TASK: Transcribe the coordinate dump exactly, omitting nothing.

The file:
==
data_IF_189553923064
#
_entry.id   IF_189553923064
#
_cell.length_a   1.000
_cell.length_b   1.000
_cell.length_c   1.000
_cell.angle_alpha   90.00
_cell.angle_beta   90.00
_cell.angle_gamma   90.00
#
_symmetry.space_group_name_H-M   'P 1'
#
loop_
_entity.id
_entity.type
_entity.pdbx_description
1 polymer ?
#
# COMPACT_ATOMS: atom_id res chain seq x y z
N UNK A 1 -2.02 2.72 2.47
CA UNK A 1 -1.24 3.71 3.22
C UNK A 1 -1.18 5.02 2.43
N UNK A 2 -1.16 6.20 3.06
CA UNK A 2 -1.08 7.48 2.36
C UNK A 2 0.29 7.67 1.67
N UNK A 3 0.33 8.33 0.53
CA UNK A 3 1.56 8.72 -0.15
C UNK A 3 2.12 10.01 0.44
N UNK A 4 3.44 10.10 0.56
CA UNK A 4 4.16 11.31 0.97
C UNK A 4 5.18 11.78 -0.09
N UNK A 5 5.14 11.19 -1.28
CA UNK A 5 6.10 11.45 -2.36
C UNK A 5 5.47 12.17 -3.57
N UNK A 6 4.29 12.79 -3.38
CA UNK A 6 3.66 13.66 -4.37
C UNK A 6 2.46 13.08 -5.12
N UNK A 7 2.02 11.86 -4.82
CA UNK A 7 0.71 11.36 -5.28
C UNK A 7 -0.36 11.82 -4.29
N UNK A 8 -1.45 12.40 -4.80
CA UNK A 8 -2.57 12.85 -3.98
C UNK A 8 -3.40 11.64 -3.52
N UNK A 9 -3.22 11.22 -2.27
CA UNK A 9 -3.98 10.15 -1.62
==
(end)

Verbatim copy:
data_IF_189553923064
#
_entry.id   IF_189553923064
#
_cell.length_a   1.000
_cell.length_b   1.000
_cell.length_c   1.000
_cell.angle_alpha   90.00
_cell.angle_beta   90.00
_cell.angle_gamma   90.00
#
_symmetry.space_group_name_H-M   'P 1'
#
loop_
_entity.id
_entity.type
_entity.pdbx_description
1 polymer ?
#
# COMPACT_ATOMS: atom_id res chain seq x y z
N UNK A 1 -2.02 2.72 2.47
CA UNK A 1 -1.24 3.71 3.22
C UNK A 1 -1.18 5.02 2.43
N UNK A 2 -1.16 6.20 3.06
CA UNK A 2 -1.08 7.48 2.36
C UNK A 2 0.29 7.67 1.67
N UNK A 3 0.33 8.33 0.53
CA UNK A 3 1.56 8.72 -0.15
C UNK A 3 2.12 10.01 0.44
N UNK A 4 3.44 10.10 0.56
CA UNK A 4 4.16 11.31 0.97
C UNK A 4 5.18 11.78 -0.09
N UNK A 5 5.14 11.19 -1.28
CA UNK A 5 6.10 11.45 -2.36
C UNK A 5 5.47 12.17 -3.57
N UNK A 6 4.29 12.79 -3.38
CA UNK A 6 3.66 13.66 -4.37
C UNK A 6 2.46 13.08 -5.12
N UNK A 7 2.02 11.86 -4.82
CA UNK A 7 0.71 11.36 -5.28
C UNK A 7 -0.36 11.82 -4.29
N UNK A 8 -1.45 12.40 -4.80
CA UNK A 8 -2.57 12.85 -3.98
C UNK A 8 -3.40 11.64 -3.52
N UNK A 9 -3.22 11.22 -2.27
CA UNK A 9 -3.98 10.15 -1.62